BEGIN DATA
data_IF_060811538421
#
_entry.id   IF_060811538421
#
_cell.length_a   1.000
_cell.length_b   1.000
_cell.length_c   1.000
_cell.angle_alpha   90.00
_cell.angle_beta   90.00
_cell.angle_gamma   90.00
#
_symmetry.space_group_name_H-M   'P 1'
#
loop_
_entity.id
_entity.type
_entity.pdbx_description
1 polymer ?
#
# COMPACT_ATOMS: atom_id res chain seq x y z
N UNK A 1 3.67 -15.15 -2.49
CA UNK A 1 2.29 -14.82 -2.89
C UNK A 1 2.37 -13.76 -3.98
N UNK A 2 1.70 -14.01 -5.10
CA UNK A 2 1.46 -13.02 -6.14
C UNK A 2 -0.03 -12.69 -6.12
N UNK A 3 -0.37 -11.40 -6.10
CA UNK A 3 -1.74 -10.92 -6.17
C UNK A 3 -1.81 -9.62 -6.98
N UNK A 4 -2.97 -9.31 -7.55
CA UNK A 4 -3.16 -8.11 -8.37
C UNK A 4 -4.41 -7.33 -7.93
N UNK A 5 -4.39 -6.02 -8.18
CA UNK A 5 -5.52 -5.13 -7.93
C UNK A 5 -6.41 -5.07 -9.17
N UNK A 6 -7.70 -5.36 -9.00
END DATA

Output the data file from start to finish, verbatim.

data_IF_060811538421
#
_entry.id   IF_060811538421
#
_cell.length_a   1.000
_cell.length_b   1.000
_cell.length_c   1.000
_cell.angle_alpha   90.00
_cell.angle_beta   90.00
_cell.angle_gamma   90.00
#
_symmetry.space_group_name_H-M   'P 1'
#
loop_
_entity.id
_entity.type
_entity.pdbx_description
1 polymer ?
#
# COMPACT_ATOMS: atom_id res chain seq x y z
N UNK A 1 3.67 -15.15 -2.49
CA UNK A 1 2.29 -14.82 -2.89
C UNK A 1 2.37 -13.76 -3.98
N UNK A 2 1.70 -14.01 -5.10
CA UNK A 2 1.46 -13.02 -6.14
C UNK A 2 -0.03 -12.69 -6.12
N UNK A 3 -0.37 -11.40 -6.10
CA UNK A 3 -1.74 -10.92 -6.17
C UNK A 3 -1.81 -9.62 -6.98
N UNK A 4 -2.97 -9.31 -7.55
CA UNK A 4 -3.16 -8.11 -8.37
C UNK A 4 -4.41 -7.33 -7.93
N UNK A 5 -4.39 -6.02 -8.18
CA UNK A 5 -5.52 -5.13 -7.93
C UNK A 5 -6.41 -5.07 -9.17
N UNK A 6 -7.70 -5.36 -9.00